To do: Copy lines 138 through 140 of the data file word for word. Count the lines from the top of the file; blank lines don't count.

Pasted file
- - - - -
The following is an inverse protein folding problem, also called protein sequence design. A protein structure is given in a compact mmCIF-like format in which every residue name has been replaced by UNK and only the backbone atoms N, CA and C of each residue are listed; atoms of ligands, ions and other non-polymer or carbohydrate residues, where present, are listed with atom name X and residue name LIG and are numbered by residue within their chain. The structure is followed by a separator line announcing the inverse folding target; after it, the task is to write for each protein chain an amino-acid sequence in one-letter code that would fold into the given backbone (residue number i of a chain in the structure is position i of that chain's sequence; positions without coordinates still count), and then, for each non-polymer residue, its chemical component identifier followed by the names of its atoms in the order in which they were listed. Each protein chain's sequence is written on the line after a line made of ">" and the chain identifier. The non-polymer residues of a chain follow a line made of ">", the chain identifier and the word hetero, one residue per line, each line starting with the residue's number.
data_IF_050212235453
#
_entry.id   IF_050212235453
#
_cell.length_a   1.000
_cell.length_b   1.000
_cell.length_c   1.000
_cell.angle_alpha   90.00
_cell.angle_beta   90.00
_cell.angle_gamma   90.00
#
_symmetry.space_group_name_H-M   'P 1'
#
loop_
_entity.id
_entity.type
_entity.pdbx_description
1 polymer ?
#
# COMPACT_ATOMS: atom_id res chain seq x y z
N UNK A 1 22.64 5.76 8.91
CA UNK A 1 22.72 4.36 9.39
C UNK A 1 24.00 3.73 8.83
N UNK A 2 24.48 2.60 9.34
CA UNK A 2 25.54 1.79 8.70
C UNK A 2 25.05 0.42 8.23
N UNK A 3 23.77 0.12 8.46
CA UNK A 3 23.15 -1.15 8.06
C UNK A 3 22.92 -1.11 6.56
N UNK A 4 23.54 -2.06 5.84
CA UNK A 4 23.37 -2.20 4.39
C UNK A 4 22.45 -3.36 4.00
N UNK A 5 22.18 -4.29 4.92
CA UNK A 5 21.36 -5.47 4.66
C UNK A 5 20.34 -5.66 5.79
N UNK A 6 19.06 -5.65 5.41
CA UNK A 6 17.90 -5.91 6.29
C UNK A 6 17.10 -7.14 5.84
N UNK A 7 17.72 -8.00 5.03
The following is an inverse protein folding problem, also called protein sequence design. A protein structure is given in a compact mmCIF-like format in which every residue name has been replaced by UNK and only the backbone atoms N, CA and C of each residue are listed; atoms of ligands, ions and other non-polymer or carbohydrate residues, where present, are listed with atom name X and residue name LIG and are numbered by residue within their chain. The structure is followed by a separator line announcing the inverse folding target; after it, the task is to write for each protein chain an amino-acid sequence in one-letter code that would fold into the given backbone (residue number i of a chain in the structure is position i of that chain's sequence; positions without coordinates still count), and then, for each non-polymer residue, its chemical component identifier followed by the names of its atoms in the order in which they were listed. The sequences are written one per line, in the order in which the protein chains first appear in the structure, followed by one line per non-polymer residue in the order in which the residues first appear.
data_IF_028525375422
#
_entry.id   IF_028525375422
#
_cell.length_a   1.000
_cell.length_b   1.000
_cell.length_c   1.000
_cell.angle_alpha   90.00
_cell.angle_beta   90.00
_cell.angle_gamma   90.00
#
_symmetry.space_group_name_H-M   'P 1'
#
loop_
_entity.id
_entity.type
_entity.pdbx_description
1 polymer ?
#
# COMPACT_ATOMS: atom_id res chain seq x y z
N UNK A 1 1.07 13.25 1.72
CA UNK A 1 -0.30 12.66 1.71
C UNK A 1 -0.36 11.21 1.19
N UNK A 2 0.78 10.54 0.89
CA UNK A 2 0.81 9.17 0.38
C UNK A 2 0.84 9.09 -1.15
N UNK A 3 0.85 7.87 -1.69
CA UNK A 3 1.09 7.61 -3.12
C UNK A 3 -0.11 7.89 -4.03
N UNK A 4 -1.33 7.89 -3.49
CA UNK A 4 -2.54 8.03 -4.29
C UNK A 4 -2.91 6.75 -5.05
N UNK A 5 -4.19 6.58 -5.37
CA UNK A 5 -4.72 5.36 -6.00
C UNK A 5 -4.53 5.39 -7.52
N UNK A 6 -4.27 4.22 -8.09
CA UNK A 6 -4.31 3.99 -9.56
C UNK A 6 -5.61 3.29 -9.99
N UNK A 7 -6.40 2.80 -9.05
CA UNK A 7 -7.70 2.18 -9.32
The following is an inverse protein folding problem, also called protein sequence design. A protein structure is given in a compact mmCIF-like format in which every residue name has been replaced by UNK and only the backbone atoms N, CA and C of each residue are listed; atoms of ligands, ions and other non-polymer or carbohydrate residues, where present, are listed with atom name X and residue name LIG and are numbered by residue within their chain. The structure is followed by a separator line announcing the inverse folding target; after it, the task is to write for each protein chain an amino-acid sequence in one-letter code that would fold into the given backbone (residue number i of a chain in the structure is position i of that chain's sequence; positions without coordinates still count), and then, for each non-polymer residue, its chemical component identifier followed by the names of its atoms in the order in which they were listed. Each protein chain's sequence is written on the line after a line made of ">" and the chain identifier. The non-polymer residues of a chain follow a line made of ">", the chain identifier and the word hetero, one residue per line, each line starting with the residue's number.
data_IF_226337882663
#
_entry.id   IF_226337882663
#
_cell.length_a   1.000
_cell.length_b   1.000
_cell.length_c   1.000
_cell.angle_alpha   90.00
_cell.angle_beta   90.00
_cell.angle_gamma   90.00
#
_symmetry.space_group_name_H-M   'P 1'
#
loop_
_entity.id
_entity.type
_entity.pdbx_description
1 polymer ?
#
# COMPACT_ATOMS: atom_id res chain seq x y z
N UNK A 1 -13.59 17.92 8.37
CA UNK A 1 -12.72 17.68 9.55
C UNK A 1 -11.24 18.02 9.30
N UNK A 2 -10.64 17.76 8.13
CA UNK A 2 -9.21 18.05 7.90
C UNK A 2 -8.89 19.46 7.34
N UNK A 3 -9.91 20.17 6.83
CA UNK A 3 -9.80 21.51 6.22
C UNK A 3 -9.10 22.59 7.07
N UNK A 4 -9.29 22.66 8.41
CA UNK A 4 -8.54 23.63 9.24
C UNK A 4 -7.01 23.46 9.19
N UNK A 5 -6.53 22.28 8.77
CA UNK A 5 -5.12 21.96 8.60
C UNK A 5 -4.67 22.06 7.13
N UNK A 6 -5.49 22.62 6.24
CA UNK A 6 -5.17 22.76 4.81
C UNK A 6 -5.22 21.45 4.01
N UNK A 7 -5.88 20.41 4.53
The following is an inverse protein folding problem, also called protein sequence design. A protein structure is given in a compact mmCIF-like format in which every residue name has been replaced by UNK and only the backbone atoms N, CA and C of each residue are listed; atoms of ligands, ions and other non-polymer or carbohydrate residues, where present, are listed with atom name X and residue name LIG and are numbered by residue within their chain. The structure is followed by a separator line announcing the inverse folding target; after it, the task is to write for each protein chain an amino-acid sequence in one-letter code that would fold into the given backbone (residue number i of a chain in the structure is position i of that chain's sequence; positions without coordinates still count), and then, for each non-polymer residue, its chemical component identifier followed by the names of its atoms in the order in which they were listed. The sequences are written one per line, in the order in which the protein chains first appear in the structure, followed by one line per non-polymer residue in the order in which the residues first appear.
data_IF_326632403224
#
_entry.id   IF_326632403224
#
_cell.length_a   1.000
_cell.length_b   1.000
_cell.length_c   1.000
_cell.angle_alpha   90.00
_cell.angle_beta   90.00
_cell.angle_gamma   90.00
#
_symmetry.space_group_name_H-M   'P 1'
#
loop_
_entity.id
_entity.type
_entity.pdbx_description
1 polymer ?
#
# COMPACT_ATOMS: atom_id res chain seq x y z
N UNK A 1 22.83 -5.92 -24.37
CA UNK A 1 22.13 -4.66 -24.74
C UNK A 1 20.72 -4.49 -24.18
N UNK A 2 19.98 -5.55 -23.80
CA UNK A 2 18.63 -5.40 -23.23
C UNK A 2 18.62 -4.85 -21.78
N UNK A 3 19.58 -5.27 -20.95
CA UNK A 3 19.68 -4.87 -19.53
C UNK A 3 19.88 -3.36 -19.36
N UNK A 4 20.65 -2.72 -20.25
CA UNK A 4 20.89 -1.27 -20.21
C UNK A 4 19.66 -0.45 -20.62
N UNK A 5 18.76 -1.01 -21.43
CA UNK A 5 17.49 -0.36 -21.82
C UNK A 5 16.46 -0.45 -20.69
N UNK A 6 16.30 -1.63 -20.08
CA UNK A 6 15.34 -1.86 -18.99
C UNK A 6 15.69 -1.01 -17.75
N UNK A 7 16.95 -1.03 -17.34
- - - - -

_entity.type
_entity.pdbx_description
1 polymer ?